The General Cardiology service is made up of three teams, each with one attending, two residents (1 day, 1 twilight) and three interns (2 day, 2 twilight); one of the services is also joined by a cardiology fellow each day. As with all rotations, the interns are the primary caregiver for their patients and the resident and attending focus on leading the team and teaching. As cardiology has many procedures and imaging studies, teams prioritize reviewing the primary data with their attendings and residents. Our patients undergo procedures including coronary angiograms, TAVR, TMVR and advanced electrophysiology procedures. In addition to General Cardiology, patients on these teams may be consulted on by BACH (Boston Adult Congenital Heart Disease) or pulmonary vascular disease attendings, though still primarily cared for by the housestaff. Our close integration with Children’s Hospital Boston offers the unique opportunity to care for patients with rare congenital heart diseases.
Congestive Heart Failure (Named the Lewis service after Dr. Eldrin Lewis)
The Congestive Heart Failure team has one resident and three interns (2 day, 1 twilight), working alongside attending who are national experts in the field. The Congestive Heart Failure team specializes in caring for patients with end-stage heart failure who may be candidates for advanced therapies including LVADs and transplant, along with those who have already received these therapies. The structure of the service allows for patients to remain on the floor with pulmonary artery catheters while on a variety of inotropes and vasoactive drips. Caring for patients post-transplant helps familiarize housestaff with principles of transplant immunology, allograft vasculopathy and rejection.
Cardiac Intensive Care Unit (Named the ‘LCU’ after Dr. Samuel A. Levine)
The LCU team consists of three junior residents, four interns as well as one fellow and critical care cardiologist. Based on housestaff feedback, the junior residents rotate on q3 (every three day) twenty-four-hour call, managing the LCU and all code blues in the cardiology building during their shifts. The interns rotate on q4 twenty-four-hour call, managing the unit throughout the day and night and seeing the natural history of critical conditions and learning directly from the teams’ management decisions. The LCU is a highly educational rotation, caring for the sickest patients in the cardiology building and learning from incredible leaders in cardiology while providing care to patients with mechanical circulatory support (peripheral VADs, Impellas, ECMO, IABPs), post-cardiac arrest care and malignant arrhythmias.
mpellas, ECMO, IABPs), post-cardiac arrest care and malignant arrhythmias.
BWH provides all inpatient care for the Dana-Farber Cancer Institute (DFCI) patients. Residents spend approximately 1.5 months each year rotating on one of the four housestaff oncology teams. As a world leader in cancer treatment and research, DFCI patients come with conditions ranging from common to extremely rare, with most patients receiving cutting-edge experimental and innovative treatments. All housestaff oncology teams have one attending physician, one daytime resident and three interns (2 day, 1 twilight). The interns are the primary caregivers, while the resident focuses on teaching and leading the team.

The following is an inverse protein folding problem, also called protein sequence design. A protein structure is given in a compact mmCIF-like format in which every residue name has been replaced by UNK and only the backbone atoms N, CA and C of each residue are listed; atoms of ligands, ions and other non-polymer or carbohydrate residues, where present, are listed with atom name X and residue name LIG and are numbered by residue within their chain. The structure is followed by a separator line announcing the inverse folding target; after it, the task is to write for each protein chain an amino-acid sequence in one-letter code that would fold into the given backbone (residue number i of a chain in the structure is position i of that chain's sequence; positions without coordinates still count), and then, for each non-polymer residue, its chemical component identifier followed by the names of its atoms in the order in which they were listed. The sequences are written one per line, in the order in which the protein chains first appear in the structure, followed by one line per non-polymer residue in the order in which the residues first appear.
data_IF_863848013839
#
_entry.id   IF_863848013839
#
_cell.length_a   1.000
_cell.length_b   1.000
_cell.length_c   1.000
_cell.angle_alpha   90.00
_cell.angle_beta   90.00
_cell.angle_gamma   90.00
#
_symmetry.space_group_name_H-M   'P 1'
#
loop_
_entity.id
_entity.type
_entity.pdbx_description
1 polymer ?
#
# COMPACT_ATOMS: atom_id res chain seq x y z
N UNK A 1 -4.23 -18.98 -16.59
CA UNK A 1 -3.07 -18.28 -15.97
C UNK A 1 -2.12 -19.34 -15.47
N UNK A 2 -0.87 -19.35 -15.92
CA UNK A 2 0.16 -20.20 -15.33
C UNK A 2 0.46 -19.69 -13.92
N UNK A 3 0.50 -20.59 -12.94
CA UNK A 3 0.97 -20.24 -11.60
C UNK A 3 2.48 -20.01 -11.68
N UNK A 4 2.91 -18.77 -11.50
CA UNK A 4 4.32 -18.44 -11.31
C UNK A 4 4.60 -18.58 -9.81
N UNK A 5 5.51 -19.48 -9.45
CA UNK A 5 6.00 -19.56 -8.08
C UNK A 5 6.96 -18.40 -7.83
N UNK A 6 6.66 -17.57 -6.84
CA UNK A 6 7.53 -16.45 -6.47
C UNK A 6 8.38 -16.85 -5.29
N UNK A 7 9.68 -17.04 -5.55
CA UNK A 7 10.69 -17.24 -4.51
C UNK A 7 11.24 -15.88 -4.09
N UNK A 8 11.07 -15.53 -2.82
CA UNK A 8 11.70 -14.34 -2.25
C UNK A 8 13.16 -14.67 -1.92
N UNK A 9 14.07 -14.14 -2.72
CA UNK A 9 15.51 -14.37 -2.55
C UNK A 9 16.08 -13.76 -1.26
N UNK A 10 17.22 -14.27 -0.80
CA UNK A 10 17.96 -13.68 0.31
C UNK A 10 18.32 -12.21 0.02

There is one solid oncology team caring for patients with a variety of solid cancers. The attendings teach about cancer screening, the intricacies of malignancy management, and novel chemotherapeutics. In addition to oncologic care, the patients also have a variety of general medicine and cardiac issues that are managed by the resident and intern with the help of the attending and consulting services.
There are two liquid oncology teams with a similar structure to the solid oncology teams. These teams primarily care for patients with AML, ALL and lymphoma while they are undergoing induction or consolidation therapy or when admitted due to complications from those treatments.
Bone Marrow Transplant
One of the unique services at Brigham is the Bone Marrow Transplant service, which has a similar structure to the other oncology services. The service provides an excellent opportunity for residents and interns to learn about immunology, transplant immunology, transplant infections and many post-transplant complications including graft vs host disease. Due to the complexity of these patients, there is often a DFCI fellow assigned to the service, who helps the residents and interns understand the physiology and deal with complications that arise.
During each year, residents spend approximately 1 month in one of the two BWH Medical Intensive Care Units (MICU). Each MICU has a capacity of 10 patients and the MICU teams are made up of one critical care trained attending, one critical care fellow, three residents (2 day, 1 night) and four interns. The day residents alternate between long and short days, but the intern schedules differ depending on which MICU team they are on. Interns on the MICU-B team take q4 (every fourth day) 24-hour call, while interns on MICU-C rotate between long and short call days. The interns are responsible for presenting all the patients in the MICU to the long-call resident and proposing their plan of care for the day. The long call resident weighs in on the plan and teaches about evidence based critical care with help from the fellow and attending. Throughout the rest of the day, the care of all the patients is split between the interns, who are responsible for entering orders, discussing with consultants and holding family meetings with the help of the residents. All procedures are performed by the interns with supervision from residents and fellows as needed. Despite busy clinical responsibilities, teaching is prioritized in the MICU and there are formal didactics every morning led by the critical care fellows and attendings.